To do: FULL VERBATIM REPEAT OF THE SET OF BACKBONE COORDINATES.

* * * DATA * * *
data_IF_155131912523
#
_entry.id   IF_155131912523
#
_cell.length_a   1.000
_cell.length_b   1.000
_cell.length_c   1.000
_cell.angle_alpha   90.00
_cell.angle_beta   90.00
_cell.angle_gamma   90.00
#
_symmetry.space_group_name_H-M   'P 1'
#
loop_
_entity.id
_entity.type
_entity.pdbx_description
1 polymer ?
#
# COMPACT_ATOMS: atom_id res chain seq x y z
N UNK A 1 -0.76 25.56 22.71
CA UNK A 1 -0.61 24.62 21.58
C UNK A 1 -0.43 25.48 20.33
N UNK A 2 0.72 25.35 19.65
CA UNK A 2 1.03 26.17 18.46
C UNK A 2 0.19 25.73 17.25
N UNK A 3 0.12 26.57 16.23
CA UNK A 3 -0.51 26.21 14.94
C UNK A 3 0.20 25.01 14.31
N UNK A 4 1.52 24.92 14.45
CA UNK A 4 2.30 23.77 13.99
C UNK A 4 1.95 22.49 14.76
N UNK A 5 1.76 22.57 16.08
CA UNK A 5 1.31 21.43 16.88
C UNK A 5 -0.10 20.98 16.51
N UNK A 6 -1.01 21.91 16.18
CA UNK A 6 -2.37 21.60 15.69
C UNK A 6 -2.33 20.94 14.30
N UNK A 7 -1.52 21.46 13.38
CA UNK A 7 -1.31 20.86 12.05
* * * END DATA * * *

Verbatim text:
data_IF_155131912523
#
_entry.id   IF_155131912523
#
_cell.length_a   1.000
_cell.length_b   1.000
_cell.length_c   1.000
_cell.angle_alpha   90.00
_cell.angle_beta   90.00
_cell.angle_gamma   90.00
#
_symmetry.space_group_name_H-M   'P 1'
#
loop_
_entity.id
_entity.type
_entity.pdbx_description
1 polymer ?
#
# COMPACT_ATOMS: atom_id res chain seq x y z
N UNK A 1 -0.76 25.56 22.71
CA UNK A 1 -0.61 24.62 21.58
C UNK A 1 -0.43 25.48 20.33
N UNK A 2 0.72 25.35 19.65
CA UNK A 2 1.03 26.17 18.46
C UNK A 2 0.19 25.73 17.25
N UNK A 3 0.12 26.57 16.23
CA UNK A 3 -0.51 26.21 14.94
C UNK A 3 0.20 25.01 14.31
N UNK A 4 1.52 24.92 14.45
CA UNK A 4 2.30 23.77 13.99
C UNK A 4 1.95 22.49 14.76
N UNK A 5 1.76 22.57 16.08
CA UNK A 5 1.31 21.43 16.88
C UNK A 5 -0.10 20.98 16.51
N UNK A 6 -1.01 21.91 16.18
CA UNK A 6 -2.37 21.60 15.69
C UNK A 6 -2.33 20.94 14.30
N UNK A 7 -1.52 21.46 13.38
CA UNK A 7 -1.31 20.86 12.05